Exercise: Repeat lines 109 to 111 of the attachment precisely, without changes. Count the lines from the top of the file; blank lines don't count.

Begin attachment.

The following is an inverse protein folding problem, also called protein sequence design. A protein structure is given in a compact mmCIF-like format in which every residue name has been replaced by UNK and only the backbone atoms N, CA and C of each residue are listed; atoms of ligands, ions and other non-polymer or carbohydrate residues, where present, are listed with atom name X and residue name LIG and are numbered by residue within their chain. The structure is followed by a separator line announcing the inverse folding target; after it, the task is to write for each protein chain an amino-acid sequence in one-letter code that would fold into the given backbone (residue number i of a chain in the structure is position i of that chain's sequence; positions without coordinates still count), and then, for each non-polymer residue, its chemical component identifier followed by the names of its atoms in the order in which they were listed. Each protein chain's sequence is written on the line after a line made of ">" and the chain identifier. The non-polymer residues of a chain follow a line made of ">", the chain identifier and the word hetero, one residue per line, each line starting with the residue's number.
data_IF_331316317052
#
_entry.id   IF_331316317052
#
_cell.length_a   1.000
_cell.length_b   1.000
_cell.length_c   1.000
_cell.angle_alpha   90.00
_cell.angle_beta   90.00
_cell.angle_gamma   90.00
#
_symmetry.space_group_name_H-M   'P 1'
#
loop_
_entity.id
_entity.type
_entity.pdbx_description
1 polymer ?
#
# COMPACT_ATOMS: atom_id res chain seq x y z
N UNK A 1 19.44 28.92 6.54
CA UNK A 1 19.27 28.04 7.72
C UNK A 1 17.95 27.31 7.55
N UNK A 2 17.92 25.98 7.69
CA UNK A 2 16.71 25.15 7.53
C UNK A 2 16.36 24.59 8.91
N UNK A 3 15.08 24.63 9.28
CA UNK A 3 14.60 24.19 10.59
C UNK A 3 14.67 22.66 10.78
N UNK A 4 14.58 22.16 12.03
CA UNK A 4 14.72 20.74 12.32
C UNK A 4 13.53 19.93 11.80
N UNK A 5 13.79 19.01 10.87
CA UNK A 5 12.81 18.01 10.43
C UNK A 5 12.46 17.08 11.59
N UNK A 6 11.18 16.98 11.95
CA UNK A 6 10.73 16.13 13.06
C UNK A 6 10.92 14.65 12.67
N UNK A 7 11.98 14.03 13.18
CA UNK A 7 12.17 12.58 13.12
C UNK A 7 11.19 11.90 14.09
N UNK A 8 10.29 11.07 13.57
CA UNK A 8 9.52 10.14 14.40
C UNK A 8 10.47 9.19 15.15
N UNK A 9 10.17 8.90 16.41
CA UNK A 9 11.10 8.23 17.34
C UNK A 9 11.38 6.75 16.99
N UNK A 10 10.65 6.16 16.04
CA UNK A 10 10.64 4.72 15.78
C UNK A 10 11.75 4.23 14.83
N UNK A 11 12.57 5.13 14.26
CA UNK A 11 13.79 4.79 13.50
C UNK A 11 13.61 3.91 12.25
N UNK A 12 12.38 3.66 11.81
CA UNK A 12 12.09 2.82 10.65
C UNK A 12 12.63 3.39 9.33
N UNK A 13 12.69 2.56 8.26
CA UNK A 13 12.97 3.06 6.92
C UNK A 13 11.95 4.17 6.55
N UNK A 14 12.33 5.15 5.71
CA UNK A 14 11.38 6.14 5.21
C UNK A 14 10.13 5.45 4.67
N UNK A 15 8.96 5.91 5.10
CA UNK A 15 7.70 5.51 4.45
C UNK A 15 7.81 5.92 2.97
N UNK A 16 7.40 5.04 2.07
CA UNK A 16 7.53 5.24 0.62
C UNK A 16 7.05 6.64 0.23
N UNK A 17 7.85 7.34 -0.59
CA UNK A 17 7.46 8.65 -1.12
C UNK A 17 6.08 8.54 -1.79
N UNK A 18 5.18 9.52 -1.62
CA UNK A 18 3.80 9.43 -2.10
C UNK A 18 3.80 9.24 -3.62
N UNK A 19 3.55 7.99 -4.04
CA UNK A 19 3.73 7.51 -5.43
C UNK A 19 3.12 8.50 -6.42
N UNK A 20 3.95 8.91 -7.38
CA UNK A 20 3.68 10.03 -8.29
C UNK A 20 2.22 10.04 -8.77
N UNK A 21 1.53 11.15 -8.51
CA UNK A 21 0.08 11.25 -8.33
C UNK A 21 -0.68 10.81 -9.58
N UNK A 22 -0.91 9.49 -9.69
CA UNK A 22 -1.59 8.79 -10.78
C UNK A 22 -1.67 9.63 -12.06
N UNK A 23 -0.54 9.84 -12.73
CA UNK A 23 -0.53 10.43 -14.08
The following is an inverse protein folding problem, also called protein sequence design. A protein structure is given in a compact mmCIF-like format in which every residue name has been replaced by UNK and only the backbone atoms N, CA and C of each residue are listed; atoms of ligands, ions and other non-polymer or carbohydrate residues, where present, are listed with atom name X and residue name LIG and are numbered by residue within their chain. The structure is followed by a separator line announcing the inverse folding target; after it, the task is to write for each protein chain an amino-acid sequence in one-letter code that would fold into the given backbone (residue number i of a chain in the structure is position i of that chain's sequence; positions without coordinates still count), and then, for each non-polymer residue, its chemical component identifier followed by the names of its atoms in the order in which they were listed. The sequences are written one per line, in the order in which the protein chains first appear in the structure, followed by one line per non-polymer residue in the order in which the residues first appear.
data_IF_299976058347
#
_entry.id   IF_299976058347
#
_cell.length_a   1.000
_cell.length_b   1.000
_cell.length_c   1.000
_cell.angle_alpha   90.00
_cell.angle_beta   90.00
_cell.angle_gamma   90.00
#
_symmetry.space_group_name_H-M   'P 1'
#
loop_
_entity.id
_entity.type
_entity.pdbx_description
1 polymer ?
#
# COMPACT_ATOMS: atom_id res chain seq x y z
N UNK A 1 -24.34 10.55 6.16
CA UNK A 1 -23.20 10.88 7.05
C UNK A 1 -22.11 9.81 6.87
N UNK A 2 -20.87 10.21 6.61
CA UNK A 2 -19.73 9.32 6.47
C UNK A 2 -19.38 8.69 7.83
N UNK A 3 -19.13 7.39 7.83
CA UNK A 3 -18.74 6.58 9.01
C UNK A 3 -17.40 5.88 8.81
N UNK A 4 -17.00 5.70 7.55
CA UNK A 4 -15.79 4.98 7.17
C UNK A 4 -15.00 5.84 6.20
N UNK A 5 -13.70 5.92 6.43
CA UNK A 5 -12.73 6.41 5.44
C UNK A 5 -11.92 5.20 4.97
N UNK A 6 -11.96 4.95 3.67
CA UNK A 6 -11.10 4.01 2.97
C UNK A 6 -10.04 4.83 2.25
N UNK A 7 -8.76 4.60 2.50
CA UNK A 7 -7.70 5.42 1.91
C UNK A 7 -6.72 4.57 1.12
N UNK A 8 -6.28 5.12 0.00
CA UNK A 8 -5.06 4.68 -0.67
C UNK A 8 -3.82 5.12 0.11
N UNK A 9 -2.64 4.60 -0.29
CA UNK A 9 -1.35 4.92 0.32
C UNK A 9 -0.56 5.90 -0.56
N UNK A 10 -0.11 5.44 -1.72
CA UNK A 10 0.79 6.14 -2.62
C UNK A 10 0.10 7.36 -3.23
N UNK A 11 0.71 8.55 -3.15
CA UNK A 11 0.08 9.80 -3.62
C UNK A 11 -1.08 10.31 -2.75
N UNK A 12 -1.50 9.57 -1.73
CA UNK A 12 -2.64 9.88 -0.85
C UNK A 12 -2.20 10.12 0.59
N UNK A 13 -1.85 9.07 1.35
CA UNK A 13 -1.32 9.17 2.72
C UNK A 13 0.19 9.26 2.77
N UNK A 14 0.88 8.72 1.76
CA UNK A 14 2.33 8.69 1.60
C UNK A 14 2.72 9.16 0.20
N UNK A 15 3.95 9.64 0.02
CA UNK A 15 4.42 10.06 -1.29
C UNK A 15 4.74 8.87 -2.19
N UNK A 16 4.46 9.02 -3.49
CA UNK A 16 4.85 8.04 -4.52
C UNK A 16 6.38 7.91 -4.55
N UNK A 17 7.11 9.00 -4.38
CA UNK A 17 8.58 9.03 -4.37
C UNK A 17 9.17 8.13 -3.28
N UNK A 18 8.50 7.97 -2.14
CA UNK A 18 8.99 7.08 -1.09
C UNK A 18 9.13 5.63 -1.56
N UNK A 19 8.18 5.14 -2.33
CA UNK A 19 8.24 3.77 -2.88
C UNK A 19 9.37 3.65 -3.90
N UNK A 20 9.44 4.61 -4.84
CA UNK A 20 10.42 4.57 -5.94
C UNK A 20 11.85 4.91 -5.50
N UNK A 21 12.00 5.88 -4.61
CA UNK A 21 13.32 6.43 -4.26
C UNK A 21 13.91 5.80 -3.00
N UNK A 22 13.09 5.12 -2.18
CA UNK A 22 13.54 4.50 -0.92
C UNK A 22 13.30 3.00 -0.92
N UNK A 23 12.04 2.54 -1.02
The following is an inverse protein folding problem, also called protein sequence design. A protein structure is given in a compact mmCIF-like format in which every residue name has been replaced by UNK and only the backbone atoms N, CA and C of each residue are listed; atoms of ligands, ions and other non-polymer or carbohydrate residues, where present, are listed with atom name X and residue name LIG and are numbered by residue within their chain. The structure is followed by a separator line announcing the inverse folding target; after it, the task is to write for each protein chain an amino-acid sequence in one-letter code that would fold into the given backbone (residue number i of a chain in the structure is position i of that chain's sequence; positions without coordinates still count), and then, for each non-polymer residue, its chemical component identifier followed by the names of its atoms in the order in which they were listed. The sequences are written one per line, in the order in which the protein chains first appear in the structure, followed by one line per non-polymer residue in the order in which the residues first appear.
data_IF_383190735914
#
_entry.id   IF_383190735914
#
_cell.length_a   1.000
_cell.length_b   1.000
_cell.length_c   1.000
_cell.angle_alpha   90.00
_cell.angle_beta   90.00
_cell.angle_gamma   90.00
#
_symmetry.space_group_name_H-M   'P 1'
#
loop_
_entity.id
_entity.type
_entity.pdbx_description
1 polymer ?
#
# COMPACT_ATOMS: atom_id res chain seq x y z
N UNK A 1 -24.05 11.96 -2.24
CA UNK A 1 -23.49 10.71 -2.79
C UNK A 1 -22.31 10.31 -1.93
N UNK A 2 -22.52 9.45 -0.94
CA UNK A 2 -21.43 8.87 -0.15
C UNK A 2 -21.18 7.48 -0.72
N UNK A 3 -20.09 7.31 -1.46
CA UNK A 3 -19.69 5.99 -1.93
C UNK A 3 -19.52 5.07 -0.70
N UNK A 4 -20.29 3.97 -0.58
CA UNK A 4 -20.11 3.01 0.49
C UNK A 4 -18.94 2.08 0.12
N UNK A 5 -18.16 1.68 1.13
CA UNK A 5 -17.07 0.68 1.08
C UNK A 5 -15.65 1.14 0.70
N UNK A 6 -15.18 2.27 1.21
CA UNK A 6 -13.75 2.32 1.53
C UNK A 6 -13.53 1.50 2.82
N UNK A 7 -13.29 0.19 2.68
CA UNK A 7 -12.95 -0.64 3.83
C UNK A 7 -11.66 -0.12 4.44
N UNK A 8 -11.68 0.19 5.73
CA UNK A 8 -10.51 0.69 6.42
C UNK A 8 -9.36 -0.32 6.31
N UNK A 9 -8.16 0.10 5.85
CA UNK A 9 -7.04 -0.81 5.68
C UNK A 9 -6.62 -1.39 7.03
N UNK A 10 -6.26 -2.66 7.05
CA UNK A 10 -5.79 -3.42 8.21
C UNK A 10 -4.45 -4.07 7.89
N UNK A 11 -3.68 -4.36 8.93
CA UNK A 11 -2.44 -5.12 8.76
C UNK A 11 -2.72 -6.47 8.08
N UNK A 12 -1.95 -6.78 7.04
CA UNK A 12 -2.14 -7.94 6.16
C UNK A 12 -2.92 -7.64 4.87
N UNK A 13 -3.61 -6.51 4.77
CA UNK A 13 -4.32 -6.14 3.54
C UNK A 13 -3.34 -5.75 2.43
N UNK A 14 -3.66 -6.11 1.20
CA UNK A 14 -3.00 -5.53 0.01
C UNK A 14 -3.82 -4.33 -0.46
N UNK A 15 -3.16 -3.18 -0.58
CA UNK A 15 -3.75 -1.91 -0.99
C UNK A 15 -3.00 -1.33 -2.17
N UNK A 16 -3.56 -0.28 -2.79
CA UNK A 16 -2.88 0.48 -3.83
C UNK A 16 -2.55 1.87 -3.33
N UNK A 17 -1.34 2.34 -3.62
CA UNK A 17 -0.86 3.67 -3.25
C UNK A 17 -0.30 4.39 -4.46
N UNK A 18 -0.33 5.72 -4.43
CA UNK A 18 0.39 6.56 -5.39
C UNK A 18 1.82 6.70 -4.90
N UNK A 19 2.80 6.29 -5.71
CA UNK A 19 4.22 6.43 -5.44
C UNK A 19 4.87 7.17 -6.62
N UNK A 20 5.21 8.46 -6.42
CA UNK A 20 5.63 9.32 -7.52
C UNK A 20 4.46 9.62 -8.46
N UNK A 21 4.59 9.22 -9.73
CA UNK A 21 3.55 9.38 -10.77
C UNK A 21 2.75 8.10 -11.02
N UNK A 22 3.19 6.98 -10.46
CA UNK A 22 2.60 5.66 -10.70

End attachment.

#
# COMPACT_ATOMS: atom_id res chain seq x y z
N UNK A 1 -24.34 10.55 6.16